Here is a “shine it on the celiing” comparison of the two light cones, with the Fenix on its low setting.

Light cone

It really shows the remarkable evenness of the Fenix’s illumination. The Maglite, on the other hand, has very uneven illumination with a dark spot in its center, which can’t be eliminated no matter how much you focus it down to the spotlight setting. In the flood setting, of course, it’s much worse. The Fenix has no dark spots anywhere, and I can’t get over the perfect dual circle of its light cone.

With its rough exterior and pleasant balance, the Fenix is very easy to hold. One of my favorite features is the tail switch. No twisting this way or that to turn it on, and no fumbling for a side switch. Just press the bottom and you’ve got a floodlight. It also remembers the brightness setting you left it at, which is a nice touch.

Did I mention that it’s waterproof to two meters?

Did I also mention that I might steal it from my wife?


About Fletcher DeLancey

Socialist heathen and Mac-using author of the Chronicles of Alsea, who enjoys pondering science, politics, well-honed satire (though sarcastic humor can work, too) and all things geeky.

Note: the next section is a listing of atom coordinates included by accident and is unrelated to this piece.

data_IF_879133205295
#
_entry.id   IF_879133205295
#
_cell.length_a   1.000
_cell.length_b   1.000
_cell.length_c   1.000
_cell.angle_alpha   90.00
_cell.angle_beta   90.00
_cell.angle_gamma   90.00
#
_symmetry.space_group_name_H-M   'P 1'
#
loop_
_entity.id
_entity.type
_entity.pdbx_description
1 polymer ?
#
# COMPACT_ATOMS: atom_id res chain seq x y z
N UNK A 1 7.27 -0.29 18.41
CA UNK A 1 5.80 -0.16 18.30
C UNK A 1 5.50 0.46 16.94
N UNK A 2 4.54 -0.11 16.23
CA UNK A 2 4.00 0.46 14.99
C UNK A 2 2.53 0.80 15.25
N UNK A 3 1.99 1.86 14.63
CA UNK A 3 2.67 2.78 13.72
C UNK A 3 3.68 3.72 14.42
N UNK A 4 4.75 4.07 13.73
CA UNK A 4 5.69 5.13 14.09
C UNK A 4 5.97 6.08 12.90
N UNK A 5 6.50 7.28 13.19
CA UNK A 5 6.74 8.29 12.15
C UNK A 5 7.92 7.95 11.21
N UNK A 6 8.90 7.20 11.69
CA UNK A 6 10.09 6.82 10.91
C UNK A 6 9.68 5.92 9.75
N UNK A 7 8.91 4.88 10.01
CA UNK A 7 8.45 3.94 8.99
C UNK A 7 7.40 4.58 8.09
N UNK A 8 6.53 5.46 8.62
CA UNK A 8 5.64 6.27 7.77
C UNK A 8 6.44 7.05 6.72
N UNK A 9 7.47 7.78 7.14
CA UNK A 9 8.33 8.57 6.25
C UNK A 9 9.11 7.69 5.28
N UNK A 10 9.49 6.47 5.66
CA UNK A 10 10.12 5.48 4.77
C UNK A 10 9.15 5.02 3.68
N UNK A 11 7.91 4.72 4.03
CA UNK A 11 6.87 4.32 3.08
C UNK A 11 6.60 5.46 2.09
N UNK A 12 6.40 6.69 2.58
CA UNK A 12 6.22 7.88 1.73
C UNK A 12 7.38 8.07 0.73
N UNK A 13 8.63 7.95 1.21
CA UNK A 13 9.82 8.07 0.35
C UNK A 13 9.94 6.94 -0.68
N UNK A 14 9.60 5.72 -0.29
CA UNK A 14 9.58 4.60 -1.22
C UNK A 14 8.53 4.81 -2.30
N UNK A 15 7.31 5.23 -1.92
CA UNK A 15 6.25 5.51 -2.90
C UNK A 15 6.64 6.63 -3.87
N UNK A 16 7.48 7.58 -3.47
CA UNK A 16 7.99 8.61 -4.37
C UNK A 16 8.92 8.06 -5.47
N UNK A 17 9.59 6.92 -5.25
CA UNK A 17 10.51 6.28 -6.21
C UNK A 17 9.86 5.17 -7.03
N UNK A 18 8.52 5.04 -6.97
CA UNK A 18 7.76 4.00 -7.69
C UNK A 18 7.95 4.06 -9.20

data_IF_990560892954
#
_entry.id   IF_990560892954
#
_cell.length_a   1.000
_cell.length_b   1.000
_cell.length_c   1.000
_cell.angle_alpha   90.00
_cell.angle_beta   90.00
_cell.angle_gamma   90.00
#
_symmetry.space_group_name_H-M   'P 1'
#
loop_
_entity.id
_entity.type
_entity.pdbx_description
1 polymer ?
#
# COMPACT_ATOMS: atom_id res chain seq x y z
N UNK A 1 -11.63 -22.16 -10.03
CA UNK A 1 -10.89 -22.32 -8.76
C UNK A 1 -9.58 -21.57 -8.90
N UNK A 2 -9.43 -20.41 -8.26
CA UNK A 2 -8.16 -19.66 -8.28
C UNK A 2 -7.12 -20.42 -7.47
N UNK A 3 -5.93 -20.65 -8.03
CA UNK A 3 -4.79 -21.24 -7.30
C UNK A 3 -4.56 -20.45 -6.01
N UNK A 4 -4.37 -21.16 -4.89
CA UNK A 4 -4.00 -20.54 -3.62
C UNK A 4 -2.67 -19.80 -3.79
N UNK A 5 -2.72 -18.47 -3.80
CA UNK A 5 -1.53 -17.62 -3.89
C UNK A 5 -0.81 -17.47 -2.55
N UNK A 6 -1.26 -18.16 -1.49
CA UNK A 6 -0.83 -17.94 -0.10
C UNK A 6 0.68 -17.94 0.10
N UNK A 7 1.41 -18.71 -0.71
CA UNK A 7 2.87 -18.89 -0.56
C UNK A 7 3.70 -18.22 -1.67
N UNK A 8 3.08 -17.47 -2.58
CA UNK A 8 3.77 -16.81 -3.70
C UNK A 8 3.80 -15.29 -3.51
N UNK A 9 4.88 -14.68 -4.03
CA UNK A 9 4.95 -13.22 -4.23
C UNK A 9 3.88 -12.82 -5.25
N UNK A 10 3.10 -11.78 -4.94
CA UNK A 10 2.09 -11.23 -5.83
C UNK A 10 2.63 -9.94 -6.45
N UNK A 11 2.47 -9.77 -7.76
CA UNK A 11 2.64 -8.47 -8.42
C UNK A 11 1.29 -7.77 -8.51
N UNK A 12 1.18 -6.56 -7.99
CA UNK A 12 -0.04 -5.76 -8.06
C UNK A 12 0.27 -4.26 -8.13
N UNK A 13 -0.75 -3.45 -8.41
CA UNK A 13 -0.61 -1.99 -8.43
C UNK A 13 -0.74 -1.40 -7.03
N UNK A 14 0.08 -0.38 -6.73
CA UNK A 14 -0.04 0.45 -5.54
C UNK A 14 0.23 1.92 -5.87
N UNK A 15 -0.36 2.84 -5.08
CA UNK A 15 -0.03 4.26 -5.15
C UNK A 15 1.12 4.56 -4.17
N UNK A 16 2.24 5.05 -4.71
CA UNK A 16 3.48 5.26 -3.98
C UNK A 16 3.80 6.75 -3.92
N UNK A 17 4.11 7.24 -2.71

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17 Responses to This flashlight is a weapon

  1. iamlongmire says:

    Wow. That is really impressive. I would steal it from your wife but it would be less expensive and safer to buy my own. Is it widely available?
    And Merry Christmas you and the family

  2. Cathy White says:

    Okaaaay, you have got way to much time on your hands lol. Question , do all maglites have the black spot? Mine does and I always thought it was a fault, but maybe they are all like that ?

    • oregon expat says:

      Every Maglite I’ve ever had is like that, so I think it’s just part of the design. My guess is that the dark spot is a shadow from the base of the bulb. The Fenix has somehow eliminated that with its reflector.

    • xenatuba says:

      I used a nicad rechargeable maglight (halogen bulb) for 25 years and had both a 3 cell and 4 cell maglite as back ups, and carried a mini mag as well ( all with regular bulbs). Yes, they all had the “dark spot” because the reflective shield has the hole for the bulb to come through, and the bulb casts a shadow on the edge of the hole. The 4 cell (4 D cell batteries in the tube) was a great weapon in the traditional sense…